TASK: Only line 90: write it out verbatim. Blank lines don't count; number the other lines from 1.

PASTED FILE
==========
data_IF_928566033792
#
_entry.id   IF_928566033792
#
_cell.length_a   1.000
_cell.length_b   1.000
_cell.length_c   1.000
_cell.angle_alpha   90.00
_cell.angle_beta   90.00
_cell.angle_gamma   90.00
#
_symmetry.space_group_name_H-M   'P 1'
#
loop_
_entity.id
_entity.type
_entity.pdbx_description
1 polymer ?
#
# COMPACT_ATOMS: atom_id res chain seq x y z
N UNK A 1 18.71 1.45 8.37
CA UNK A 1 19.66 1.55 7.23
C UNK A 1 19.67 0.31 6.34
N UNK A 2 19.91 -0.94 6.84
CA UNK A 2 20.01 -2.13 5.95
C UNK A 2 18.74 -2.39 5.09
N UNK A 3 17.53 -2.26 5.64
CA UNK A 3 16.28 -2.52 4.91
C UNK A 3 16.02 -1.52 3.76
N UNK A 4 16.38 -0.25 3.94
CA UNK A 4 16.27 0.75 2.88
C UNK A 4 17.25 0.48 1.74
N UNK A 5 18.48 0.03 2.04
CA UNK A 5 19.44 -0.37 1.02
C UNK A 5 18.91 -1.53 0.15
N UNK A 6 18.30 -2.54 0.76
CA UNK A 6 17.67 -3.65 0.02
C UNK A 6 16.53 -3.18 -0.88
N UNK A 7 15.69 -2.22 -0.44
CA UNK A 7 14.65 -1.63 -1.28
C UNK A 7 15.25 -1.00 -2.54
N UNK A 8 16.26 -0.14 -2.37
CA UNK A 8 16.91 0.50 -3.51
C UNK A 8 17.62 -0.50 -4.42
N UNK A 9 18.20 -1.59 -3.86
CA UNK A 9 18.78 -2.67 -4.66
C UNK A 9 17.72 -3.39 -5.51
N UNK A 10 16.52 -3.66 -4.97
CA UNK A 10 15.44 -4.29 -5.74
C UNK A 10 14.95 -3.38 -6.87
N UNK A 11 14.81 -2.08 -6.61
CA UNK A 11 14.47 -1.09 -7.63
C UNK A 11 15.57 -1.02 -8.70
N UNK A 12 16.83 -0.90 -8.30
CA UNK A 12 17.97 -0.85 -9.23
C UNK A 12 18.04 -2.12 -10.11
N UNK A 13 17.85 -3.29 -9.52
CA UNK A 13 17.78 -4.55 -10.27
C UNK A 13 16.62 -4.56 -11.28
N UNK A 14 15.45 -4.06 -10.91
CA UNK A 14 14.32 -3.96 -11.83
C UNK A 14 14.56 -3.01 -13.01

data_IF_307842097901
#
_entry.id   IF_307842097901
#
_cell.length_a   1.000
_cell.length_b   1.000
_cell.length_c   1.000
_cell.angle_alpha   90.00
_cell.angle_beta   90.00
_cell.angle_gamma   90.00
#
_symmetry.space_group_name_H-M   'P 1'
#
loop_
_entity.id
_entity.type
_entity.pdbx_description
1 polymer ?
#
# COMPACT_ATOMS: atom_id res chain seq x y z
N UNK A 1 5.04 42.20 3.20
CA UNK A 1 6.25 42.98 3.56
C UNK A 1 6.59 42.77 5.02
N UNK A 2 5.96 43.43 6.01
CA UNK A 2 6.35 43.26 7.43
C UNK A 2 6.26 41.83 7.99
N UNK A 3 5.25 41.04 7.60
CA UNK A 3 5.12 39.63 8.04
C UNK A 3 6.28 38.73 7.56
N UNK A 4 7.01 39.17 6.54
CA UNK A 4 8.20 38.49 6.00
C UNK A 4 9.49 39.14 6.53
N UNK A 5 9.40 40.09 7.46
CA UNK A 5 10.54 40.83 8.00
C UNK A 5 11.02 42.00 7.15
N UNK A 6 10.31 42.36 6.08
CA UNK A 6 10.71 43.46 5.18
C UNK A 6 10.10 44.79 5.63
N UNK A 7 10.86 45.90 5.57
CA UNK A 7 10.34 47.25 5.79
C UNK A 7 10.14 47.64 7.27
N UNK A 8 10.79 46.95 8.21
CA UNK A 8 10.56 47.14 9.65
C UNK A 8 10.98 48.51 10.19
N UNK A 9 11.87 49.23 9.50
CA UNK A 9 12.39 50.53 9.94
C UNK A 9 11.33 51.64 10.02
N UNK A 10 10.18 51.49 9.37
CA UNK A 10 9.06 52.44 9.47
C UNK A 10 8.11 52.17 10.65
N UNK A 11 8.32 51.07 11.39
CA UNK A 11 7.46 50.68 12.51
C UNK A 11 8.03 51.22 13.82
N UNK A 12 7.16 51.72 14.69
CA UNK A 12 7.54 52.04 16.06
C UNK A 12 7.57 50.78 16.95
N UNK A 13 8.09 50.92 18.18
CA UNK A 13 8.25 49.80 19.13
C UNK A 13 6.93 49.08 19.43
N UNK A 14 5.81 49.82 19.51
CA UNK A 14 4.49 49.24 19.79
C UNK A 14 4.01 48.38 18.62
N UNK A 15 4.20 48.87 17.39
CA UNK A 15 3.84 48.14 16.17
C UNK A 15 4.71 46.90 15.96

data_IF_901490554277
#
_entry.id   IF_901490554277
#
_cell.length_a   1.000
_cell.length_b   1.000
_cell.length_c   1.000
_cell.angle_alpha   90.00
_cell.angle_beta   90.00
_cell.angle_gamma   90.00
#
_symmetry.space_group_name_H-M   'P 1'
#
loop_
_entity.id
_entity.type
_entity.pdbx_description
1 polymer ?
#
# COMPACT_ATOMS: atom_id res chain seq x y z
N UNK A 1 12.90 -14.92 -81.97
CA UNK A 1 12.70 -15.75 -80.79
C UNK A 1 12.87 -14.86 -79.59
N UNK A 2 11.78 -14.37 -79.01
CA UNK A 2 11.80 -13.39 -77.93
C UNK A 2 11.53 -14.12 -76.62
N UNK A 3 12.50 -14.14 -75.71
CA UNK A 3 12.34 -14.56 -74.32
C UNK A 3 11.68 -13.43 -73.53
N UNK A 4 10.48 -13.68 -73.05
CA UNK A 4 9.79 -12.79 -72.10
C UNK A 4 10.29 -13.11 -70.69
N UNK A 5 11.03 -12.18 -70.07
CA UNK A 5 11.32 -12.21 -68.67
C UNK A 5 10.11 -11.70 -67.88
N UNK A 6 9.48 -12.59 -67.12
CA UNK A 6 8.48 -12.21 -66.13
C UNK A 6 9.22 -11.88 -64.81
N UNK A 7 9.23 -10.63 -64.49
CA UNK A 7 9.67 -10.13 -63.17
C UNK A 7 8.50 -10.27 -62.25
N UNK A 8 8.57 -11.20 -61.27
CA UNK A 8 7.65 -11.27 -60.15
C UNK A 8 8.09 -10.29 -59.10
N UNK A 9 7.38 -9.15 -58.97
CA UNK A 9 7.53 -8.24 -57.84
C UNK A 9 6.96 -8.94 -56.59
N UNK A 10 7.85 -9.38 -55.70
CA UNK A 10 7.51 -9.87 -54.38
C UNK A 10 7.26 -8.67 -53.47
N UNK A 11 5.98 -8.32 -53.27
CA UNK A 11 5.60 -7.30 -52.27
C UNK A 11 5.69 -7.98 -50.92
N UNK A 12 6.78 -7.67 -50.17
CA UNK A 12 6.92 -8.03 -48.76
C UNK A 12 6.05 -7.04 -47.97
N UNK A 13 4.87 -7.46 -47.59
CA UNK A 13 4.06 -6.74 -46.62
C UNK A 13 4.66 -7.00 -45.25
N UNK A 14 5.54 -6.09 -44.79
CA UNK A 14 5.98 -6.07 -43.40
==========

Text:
CA UNK A 3 5.12 39.63 8.04